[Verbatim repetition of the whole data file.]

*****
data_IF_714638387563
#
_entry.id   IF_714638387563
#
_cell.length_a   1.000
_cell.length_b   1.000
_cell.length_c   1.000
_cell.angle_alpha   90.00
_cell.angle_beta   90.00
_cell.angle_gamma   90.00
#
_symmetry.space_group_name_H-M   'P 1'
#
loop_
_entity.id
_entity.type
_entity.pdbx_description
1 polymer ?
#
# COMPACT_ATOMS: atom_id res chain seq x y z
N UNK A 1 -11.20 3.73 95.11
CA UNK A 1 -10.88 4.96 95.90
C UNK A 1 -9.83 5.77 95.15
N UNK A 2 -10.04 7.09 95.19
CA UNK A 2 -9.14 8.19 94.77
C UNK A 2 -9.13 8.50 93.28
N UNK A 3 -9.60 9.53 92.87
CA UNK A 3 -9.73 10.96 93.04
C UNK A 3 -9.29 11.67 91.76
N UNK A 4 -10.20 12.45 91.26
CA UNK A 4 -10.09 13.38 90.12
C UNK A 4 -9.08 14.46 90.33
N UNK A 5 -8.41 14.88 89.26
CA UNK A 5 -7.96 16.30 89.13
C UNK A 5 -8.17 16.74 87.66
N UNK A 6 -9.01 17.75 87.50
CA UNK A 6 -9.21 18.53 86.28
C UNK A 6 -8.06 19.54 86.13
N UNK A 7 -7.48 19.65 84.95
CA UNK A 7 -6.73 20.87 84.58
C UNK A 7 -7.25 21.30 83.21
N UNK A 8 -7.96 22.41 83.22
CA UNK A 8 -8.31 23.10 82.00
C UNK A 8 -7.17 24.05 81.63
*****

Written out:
data_IF_714638387563
#
_entry.id   IF_714638387563
#
_cell.length_a   1.000
_cell.length_b   1.000
_cell.length_c   1.000
_cell.angle_alpha   90.00
_cell.angle_beta   90.00
_cell.angle_gamma   90.00
#
_symmetry.space_group_name_H-M   'P 1'
#
loop_
_entity.id
_entity.type
_entity.pdbx_description
1 polymer ?
#
# COMPACT_ATOMS: atom_id res chain seq x y z
N UNK A 1 -11.20 3.73 95.11
CA UNK A 1 -10.88 4.96 95.90
C UNK A 1 -9.83 5.77 95.15
N UNK A 2 -10.04 7.09 95.19
CA UNK A 2 -9.14 8.19 94.77
C UNK A 2 -9.13 8.50 93.28
N UNK A 3 -9.60 9.53 92.87
CA UNK A 3 -9.73 10.96 93.04
C UNK A 3 -9.29 11.67 91.76
N UNK A 4 -10.20 12.45 91.26
CA UNK A 4 -10.09 13.38 90.12
C UNK A 4 -9.08 14.46 90.33
N UNK A 5 -8.41 14.88 89.26
CA UNK A 5 -7.96 16.30 89.13
C UNK A 5 -8.17 16.74 87.66
N UNK A 6 -9.01 17.75 87.50
CA UNK A 6 -9.21 18.53 86.28
C UNK A 6 -8.06 19.54 86.13
N UNK A 7 -7.48 19.65 84.95
CA UNK A 7 -6.73 20.87 84.58
C UNK A 7 -7.25 21.30 83.21
N UNK A 8 -7.96 22.41 83.22
CA UNK A 8 -8.31 23.10 82.00
C UNK A 8 -7.17 24.05 81.63